Larry’s Party, by Carol Shields. Pub 1997
I first read this book in 1997; I splurged on a hard-cover (first Canadian edition, even), and read and enjoyed it immediately. A few years later, I listened to an audiobook version (on cassette tape, of all things) which is no longer available anywhere. It’s a book I often recall fondly, even some specific details, but have only read it those two times, more than 20 years ago. It felt overdue to revisit it.
Briefly, the novel tells the life of Larry Weller, born and raised in Winnipeg, twice married and divorced, one son. Larry starts out modestly working in a flower shop, but advances to landscape architecture with a speciality in garden mazes. Through the years of his life explored here, we get a portrait of a man growing and aging toward the end of the last millennium, before the Internet and social media, before 9/11 and Iraq and Afghanistan, before Covid. Shields is one of the best female writers I know for portraying complex and likeable (if flawed) male characters so well (Tom Avery in The Republic of Love is similarly marvellous).
In the intervening years since my first readings (including the audiobook version), I had recalled very vividly many scenes and bits of dialogue. The opening scene with Larry and the Harris tweed jacket; his experience in the Hampton Court maze (which inspired my own pilgrimage to Hampton Court on a trip to London); the scene with Larry going through customs and wanting to say, “stud duty” as his reason for visiting England; the titular party, with its awkward arrangement of seating for nine people around a refectory table; the ending. But there were also many pieces that I didn’t remember at all, so much of the book was fresh and engaging. Shields writing is crisp and clear (although she shares an unfortunate habit with John Irving of repeating pieces of the story unnecessarily), and she creates vivid and realistic characters that, even if you don’t love them, you like or at least understand them.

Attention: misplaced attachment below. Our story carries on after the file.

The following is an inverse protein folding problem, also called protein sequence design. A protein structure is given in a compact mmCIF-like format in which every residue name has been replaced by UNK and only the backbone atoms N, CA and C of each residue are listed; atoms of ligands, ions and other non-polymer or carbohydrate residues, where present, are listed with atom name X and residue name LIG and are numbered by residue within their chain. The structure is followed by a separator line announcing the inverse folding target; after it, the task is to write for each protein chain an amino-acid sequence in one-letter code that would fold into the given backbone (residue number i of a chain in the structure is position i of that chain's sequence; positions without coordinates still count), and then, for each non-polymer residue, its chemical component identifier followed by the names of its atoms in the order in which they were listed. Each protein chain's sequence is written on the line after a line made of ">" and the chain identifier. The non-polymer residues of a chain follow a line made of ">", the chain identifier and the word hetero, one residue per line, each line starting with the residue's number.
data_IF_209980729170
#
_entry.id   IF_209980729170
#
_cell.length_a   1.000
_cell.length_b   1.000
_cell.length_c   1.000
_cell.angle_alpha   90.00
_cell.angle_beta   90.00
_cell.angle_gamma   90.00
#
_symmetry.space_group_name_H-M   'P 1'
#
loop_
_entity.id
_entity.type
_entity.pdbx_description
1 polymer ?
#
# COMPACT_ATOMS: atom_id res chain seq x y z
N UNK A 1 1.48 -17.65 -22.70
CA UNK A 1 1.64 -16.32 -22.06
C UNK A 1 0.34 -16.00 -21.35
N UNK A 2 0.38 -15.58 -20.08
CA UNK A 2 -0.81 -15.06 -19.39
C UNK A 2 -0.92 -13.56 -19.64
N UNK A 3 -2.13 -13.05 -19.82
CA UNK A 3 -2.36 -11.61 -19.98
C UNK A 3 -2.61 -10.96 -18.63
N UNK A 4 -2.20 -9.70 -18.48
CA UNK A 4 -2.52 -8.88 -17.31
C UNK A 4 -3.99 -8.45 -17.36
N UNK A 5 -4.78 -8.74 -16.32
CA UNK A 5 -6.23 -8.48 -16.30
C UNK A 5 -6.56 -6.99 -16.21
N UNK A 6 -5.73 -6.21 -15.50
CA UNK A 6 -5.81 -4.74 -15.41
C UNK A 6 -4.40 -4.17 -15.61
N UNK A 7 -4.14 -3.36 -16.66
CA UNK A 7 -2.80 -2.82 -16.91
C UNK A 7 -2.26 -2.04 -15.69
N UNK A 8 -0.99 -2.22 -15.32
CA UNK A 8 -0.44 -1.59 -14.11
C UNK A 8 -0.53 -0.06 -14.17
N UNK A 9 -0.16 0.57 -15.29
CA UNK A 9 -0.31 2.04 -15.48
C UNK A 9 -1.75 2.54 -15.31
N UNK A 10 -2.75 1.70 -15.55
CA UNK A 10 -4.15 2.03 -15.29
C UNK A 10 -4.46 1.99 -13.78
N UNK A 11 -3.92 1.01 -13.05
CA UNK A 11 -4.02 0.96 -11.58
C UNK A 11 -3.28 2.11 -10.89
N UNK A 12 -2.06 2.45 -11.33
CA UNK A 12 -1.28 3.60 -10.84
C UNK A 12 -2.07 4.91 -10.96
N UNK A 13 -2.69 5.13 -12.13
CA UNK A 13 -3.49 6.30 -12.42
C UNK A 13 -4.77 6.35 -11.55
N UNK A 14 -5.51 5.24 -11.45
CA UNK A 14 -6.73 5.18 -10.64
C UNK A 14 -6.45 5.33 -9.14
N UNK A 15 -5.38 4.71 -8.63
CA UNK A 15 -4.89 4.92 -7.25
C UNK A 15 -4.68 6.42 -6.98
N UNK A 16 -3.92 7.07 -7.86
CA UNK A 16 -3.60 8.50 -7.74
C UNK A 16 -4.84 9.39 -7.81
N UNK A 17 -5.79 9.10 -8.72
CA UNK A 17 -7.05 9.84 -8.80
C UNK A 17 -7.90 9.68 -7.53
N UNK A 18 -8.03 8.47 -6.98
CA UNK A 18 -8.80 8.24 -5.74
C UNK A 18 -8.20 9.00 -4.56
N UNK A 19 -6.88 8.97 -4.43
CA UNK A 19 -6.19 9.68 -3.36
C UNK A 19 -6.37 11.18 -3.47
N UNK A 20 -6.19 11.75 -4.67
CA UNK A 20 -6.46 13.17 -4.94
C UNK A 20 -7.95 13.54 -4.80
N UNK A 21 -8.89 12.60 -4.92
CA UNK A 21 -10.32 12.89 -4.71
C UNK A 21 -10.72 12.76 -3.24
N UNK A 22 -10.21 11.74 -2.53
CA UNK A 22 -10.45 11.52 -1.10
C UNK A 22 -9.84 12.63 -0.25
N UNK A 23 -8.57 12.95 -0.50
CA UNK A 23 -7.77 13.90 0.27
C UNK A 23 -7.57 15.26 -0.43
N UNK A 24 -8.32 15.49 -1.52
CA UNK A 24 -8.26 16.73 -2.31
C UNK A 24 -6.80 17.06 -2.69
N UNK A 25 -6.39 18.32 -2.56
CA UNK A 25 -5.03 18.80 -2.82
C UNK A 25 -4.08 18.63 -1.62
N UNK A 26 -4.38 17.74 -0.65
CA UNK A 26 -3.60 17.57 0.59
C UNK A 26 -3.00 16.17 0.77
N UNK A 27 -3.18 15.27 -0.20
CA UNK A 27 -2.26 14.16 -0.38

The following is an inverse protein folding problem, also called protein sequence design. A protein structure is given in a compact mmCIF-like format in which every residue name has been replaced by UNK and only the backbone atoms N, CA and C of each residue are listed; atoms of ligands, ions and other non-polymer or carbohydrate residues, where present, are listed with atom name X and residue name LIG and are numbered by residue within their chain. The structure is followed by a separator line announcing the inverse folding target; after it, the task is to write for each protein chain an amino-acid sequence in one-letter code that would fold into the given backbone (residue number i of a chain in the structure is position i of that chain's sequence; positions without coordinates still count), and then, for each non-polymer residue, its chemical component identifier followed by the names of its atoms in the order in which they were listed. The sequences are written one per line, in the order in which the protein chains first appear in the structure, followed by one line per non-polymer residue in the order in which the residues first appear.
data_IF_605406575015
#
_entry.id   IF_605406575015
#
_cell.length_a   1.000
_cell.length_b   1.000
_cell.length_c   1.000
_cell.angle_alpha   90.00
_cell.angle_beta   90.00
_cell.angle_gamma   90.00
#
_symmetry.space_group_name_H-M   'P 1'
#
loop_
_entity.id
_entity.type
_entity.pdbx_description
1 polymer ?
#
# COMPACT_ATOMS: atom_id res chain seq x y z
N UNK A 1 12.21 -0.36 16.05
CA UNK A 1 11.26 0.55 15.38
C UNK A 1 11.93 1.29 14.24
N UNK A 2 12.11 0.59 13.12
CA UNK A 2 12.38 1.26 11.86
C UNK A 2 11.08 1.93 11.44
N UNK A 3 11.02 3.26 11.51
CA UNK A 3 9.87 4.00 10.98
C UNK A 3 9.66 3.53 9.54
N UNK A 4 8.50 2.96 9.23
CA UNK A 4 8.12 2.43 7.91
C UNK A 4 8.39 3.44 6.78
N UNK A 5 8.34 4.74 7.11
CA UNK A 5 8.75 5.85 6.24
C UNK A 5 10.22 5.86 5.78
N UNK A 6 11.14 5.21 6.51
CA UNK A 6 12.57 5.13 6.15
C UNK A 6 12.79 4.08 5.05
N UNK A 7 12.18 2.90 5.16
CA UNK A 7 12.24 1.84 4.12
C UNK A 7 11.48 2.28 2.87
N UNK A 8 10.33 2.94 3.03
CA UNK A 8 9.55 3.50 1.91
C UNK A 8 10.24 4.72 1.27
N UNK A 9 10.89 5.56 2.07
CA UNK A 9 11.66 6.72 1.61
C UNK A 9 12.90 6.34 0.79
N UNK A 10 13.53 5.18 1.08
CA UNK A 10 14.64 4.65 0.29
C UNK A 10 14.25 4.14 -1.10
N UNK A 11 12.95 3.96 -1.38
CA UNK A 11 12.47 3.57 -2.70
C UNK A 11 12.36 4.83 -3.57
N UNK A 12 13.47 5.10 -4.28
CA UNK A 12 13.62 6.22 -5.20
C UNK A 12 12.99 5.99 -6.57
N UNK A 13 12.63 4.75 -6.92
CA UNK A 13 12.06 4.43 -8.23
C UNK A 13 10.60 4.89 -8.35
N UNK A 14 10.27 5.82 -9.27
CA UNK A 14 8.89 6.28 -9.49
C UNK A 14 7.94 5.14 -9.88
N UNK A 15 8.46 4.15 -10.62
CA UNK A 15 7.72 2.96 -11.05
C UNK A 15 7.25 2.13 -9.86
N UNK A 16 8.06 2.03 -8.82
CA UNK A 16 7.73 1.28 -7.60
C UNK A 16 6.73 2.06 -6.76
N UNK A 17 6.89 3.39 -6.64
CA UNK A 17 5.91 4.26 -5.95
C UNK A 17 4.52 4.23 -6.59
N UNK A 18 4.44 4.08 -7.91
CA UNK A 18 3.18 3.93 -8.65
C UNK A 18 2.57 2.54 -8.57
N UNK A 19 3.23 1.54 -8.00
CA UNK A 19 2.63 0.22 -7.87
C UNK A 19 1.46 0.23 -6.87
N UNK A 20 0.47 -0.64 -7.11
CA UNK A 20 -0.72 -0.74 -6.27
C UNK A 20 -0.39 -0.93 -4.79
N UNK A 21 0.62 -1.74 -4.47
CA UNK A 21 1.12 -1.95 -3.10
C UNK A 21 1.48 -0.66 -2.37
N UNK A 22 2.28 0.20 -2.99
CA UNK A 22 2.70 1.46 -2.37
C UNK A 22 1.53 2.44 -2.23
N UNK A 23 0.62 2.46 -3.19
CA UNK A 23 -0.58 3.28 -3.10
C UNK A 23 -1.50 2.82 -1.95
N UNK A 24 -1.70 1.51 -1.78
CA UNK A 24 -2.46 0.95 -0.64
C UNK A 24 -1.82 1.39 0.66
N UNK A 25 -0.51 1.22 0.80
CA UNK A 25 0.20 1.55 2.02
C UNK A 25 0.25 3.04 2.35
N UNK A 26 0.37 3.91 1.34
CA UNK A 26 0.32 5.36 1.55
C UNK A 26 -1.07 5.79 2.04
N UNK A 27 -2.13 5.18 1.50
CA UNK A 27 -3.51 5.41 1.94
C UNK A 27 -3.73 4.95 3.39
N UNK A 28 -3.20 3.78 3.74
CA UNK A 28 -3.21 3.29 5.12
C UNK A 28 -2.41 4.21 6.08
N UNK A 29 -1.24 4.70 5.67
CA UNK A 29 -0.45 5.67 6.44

There are some curiously modern touches – Larry moves to Toronto late in the story, with the rationale that, “He could do his maze design work and consulting from (anywhere). Electronic outreach, instant communication; this was the nineties.” How innocent that all seems now, from a time when email and faxing was seen as the pinnacle of technological advancement. And this comment, from the flower shop manager bemoaning the imminent takeover by an international chain: “Wouldn’t you think, if they kept up with modern management, that they’d have figured out that it’s people who matter!” 25 years later and employees and leaders around the world are still bemoaning that lack of understanding.
I’m motivated now to revisit The Stone Diaries, as another book I really enjoyed but have never re-read. Perhaps next year.
Fate: this is one of those I’ll-never-part-with-it books, so it will remain on my burgeoning shelf of favourites.
8- a book with a female author
14 – a book with a person’s name in the title
28 – an old favourite
33 – a book with a Canadian author
34 – a book that has won a prize